365 matches in 365 days, each from that specific date on the calendar? Challenge accepted. Welcome to 365 Wrestling.
I’ve got to confess something. I have a serious, wrestling-related, man-crush on Stan Hansen. Have for years, and it’s time to admit it.
Hansen is one of the best to ever step into a pro wrestling ring, by any metric you want to apply. Five-star matches? He has multiple, according to Dave Meltzer. Longevity? Hansen had more than two decades as a major name, wrestling both in the U.S., and in Japan. He was able to hold up in the grueling Japanese style in lengthy matches, and had a rugged presence that made him a legitimate formidable force — a reputation helped along by being so near-sighted that he was notoriously snug in the ring.
You can bet your hat and your boots, cowpoke, this won’t be the only Stan Hansen match as part of the project.
After several years as a top gaijin heel for New Japan Pro Wrestling, Hansen jumped at the end of 1981 to NJPW’s main rival in the country, All Japan. This match was his first since making the move, but he made a few appearances in the mid-70s for the promotion with a very different look than he had for most of his career:
I don’t know anything about Hara and don’t recall seeing him wrestle before, but some research tells me he arrived in AJPW as part of a faction in 1981 when the IWE promotion folded. He started teaming with Tenryu soon thereafter, and stayed linked with Tenryu as a partner in the ring and friend outside of the ring for much of his career.
Hansen had a reputation as one of the top heels in New Japan, but he’s the attraction in this matchup. There’s a buzz in the crowd that intensifies when Hansen’s music hits and he stalks toward the ring. The crowd starts chanting his name mere seconds into the match, as Hansen clubs his opponent with forearms, elbow drops, and knee drops. Twice, he throttles Hara in a chinlock. Note the mannerisms of Hansen, the extra torque he puts on the hold as he wrenches Hara, and the facial expressions of Hara. They all combine to make this much more than just a “resthold” (a term I despise by the way …)
Back to the fans, who add so much to the atmosphere of this match. Every time Hansen Irish whips Hara into the ropes, or goes into the ropes himself, there’s a murmur of anticipation as they await the Lariat … Hansen’s signature and brutal-looking clothesline finisher. After a couple of teases, including a jumping knee that fells Hara with ease, Hansen delivers on the lariat, unleashing it at center ring to the delight of the crowd. The only unfortunate circumstance is that there’s a nonsensical camera cut as Hansen delivers the move, detracting from its apparent devastation. Hansen makes the cover and wins a match earmarked for 45 minutes in less than three, sending an immediate statement to everyone in his new home promotion.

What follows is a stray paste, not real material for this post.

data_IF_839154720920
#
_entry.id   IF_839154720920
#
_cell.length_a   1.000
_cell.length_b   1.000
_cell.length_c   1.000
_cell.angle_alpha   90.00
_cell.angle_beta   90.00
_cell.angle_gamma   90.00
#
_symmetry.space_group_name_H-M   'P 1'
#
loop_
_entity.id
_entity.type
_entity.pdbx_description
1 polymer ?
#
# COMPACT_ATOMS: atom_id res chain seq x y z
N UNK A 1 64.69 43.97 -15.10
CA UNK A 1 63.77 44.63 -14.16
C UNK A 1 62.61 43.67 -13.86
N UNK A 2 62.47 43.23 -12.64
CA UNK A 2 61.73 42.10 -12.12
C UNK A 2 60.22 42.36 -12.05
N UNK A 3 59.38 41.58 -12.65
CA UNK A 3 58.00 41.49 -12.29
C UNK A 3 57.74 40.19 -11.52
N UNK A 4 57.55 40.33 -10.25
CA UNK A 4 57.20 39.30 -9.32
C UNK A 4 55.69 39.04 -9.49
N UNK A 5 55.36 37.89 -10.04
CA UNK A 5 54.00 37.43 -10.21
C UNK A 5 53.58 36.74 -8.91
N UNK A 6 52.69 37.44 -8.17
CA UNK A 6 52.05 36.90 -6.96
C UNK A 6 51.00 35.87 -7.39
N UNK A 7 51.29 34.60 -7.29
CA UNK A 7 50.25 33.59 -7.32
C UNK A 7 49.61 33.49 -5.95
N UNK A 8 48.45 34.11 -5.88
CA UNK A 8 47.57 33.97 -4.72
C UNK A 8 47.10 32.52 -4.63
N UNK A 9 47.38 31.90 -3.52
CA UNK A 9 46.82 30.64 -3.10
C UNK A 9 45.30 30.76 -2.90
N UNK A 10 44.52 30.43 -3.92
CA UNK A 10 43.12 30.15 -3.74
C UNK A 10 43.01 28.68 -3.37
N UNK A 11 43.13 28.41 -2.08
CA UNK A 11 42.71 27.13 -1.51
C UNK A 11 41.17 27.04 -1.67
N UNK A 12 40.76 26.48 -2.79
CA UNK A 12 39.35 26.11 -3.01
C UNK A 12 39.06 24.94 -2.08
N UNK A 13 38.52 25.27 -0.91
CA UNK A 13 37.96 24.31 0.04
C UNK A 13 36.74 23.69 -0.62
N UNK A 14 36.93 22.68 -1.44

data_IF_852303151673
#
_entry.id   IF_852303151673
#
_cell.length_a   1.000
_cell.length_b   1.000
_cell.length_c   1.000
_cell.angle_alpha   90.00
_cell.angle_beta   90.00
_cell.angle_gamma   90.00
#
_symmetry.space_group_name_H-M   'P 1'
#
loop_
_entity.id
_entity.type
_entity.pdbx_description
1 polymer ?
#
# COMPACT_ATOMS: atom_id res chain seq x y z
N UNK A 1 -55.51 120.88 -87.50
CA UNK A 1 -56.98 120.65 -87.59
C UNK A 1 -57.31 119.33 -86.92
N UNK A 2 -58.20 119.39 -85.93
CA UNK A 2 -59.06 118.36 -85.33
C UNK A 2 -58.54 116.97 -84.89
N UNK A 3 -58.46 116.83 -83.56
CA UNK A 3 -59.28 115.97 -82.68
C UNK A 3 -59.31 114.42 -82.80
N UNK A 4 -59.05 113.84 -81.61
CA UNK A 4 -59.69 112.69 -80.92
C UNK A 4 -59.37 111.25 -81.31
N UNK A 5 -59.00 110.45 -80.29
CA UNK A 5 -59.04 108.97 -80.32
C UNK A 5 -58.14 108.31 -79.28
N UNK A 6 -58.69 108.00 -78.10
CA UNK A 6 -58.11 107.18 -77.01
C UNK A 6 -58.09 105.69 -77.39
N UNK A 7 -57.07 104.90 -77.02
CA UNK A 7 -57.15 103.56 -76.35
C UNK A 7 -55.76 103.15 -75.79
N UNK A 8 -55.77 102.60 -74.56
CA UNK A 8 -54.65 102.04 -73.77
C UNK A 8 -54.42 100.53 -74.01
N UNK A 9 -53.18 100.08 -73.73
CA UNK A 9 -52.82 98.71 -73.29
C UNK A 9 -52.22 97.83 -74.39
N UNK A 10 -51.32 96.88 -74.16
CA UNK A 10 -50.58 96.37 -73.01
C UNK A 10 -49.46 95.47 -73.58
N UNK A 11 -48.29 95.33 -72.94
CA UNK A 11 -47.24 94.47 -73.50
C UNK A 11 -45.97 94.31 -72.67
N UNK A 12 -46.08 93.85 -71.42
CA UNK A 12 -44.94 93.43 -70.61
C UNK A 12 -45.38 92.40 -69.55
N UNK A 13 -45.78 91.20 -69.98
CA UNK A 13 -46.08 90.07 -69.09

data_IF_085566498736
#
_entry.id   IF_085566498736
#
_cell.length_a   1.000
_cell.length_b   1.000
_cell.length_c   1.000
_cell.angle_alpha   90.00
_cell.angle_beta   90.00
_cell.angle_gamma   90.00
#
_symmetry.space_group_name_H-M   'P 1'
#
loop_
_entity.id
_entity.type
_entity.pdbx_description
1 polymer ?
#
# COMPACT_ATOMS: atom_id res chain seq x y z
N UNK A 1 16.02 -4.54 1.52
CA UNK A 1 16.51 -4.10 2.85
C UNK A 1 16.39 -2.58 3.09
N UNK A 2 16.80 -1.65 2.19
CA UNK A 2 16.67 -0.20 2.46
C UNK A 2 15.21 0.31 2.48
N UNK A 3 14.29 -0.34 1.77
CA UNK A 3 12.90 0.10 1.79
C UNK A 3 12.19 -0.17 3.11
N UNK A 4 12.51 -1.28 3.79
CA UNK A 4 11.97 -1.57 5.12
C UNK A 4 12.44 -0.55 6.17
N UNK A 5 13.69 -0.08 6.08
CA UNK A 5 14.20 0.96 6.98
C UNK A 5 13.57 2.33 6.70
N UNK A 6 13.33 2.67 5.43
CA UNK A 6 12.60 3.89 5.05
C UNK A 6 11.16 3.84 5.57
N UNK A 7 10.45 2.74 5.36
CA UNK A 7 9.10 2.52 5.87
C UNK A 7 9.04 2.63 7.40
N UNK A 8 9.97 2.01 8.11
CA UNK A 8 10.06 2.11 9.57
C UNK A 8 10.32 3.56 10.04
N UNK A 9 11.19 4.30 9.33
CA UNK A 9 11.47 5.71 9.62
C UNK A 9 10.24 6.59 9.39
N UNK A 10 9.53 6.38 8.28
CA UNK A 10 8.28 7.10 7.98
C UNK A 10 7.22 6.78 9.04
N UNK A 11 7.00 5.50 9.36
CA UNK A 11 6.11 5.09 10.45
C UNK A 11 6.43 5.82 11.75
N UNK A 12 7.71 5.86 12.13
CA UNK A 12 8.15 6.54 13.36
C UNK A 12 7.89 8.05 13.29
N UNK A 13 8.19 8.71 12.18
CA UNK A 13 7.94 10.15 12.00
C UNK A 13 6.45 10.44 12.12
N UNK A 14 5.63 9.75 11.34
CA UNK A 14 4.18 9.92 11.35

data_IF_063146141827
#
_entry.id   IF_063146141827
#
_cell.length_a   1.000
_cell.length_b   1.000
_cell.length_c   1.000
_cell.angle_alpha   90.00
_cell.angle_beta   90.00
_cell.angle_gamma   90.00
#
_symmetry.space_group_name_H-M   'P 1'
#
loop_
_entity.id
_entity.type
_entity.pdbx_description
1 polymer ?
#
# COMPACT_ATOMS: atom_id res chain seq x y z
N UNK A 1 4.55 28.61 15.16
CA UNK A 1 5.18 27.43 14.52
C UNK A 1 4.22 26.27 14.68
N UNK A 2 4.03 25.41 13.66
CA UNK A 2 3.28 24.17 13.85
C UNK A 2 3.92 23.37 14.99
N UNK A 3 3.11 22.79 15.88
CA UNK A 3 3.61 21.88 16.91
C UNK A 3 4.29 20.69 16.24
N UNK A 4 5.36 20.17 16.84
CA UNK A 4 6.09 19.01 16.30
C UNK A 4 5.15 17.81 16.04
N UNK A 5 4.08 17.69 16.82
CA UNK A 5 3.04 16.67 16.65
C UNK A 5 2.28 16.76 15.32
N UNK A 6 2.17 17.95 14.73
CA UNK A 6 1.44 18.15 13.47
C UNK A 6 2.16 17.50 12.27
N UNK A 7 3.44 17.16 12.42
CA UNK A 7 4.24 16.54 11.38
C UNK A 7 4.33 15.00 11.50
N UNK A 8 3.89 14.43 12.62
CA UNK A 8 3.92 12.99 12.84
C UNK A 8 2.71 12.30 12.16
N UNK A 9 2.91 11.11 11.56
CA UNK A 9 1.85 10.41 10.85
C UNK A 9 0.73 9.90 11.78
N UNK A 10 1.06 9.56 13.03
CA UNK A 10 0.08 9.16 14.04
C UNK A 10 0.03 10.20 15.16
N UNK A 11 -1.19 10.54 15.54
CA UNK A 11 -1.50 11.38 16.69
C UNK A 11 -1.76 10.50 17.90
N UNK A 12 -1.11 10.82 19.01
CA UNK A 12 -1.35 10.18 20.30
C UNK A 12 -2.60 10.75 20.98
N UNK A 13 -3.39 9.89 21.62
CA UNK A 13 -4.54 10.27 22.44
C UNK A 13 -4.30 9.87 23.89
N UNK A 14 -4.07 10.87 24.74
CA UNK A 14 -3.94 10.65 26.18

Give Hara credit for treating Hansen’s lariat like death itself to make his debut as noteworthy as possible. Young boys in matching red windbreakers come out and give Hara the full stretcher treatment. As he is carried to the back, his foot quivers a bit to add just a little extra seasoning to this delectable entree of salesmanship. Hansen, meanwhile, makes the pin, has his hand raised, and stalks to the back without another glance, his job done.
This was the first step in a long, successful career in All Japan for Hansen. By the time he retired, he had racked up the following accomplishments in the promotion, while serving as a fearsome foil for multiple generations of AJPW fan favorites:
— Won each of the three belts that eventually would go in the Triple Crown
— Four-time Triple Crown champion
— Back to back winner of the Champion Carnival, AJPW’s annual round-robin heavyweight tournament and their counterpart to New Japan’s G1 Climax
— Four-time winner of the World’s Strongest Tag Determination League, AJPW’s annual round-robin heavyweight tag tournament
–Thirteen separate tag title reigns
Final Rating: 5.5
I’m a big believer that the quality of the work in a match depends on how effective the work is. If two guys are flying all over the ring killing themselves in a match in front of a packed crowd, but the fans are sitting on their hands the whole time, is that match better than a contest from the yesteryear of wrestling where the combatants are trading headlocks and hammerlocks but the crowd is fully engaged? The goal here is to establish Hansen immediately as a force to be reckoned with in All Japan, and they overachieve in meeting that objective. It’s a historic match for both Hansen and the history of wrestling, especially in Japan.
Another Reader Recommendation brings us to Houston in 1981.
Got a match you’d like me to watch as part of this 365 Wrestling project? Agree or disagree with my take on this match? Let me know by using the contact form on this site, or reach me on Twitter.